So I got involved with Rethink and then somehow I must have heard, been told I was entitled to a carers assessment, and which I had, and I didn't find it very useful because what he suggested was for Max to go somewhere, like for people with mental health problems for a week, to give me a break, and I had said, had told him Max was not going to go anywhere because he didn't want to have anything to do with people with mental health problems, as he was adamant that he was not mentally ill. So basically that was it. Either my son had to fit in what was offered, or there was nothing.
Some had been helped by voluntary organisations; one woman said a health professional had told her about a voluntary organisation, 'otherwise I never would have known about it'.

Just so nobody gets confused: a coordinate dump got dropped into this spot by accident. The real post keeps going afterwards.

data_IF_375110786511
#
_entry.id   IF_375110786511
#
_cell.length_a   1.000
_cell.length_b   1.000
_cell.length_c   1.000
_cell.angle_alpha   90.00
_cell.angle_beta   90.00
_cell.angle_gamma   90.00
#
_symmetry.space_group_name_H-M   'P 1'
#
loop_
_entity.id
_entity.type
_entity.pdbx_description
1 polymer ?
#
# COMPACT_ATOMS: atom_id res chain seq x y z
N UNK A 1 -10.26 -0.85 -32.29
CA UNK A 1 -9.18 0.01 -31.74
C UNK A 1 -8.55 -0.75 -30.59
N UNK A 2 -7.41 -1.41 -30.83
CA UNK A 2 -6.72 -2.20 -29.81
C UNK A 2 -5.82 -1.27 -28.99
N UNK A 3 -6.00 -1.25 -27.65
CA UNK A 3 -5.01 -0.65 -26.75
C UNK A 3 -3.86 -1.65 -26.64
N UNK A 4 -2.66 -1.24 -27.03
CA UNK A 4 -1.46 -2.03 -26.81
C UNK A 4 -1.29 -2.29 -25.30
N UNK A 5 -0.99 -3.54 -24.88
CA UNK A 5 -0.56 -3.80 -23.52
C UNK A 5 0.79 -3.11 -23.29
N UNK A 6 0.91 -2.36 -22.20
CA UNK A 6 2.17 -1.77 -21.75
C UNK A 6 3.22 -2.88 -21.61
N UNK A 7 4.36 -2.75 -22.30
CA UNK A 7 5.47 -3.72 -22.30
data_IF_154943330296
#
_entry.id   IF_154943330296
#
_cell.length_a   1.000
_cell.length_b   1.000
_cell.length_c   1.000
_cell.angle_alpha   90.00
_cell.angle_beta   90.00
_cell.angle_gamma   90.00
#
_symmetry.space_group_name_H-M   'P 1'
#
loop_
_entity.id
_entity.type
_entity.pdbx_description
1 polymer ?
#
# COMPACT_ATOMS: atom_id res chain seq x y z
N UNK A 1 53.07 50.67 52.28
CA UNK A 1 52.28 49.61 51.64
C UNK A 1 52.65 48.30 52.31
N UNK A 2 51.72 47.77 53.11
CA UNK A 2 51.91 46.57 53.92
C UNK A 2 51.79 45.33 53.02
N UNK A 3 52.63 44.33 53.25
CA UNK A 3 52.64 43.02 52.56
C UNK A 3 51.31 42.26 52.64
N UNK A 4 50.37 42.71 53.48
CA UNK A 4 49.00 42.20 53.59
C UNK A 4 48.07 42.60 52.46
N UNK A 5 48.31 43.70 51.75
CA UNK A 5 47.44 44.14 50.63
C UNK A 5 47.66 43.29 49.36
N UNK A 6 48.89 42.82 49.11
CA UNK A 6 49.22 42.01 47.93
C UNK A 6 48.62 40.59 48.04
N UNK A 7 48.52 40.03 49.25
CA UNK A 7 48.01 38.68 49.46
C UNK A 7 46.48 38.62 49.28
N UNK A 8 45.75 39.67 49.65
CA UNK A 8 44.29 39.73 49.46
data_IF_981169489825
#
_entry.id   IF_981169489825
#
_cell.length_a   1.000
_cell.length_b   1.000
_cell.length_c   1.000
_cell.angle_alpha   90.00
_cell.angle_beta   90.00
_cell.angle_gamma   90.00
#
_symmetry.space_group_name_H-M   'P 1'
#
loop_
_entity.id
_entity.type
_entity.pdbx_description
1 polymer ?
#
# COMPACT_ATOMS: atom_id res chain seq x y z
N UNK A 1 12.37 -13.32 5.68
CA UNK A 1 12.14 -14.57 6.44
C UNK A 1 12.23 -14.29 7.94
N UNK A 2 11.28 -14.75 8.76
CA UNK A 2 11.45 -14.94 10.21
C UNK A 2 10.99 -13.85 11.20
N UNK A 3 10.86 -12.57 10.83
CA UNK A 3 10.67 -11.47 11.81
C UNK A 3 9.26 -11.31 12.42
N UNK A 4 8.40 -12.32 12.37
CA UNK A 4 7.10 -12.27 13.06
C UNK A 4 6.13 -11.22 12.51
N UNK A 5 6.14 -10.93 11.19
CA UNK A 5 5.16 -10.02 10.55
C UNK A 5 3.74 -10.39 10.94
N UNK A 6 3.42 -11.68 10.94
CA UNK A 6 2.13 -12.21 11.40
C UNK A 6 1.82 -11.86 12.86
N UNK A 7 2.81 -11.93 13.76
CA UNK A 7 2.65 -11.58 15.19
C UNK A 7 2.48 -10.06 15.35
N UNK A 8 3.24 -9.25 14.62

For some, their greatest need had initially been getting support in their own language. One woman who didn't speak English and who didn't read or write said it had been almost impossible for her to understand the system because 'being illiterate is like being blind', and 'you don't know anything if no one is there to help'. Many people said that when new to both caring and to mental health issues, 'you don't know where to begin' to find help.
Last reviewed September 2018.
Last updated February 2013.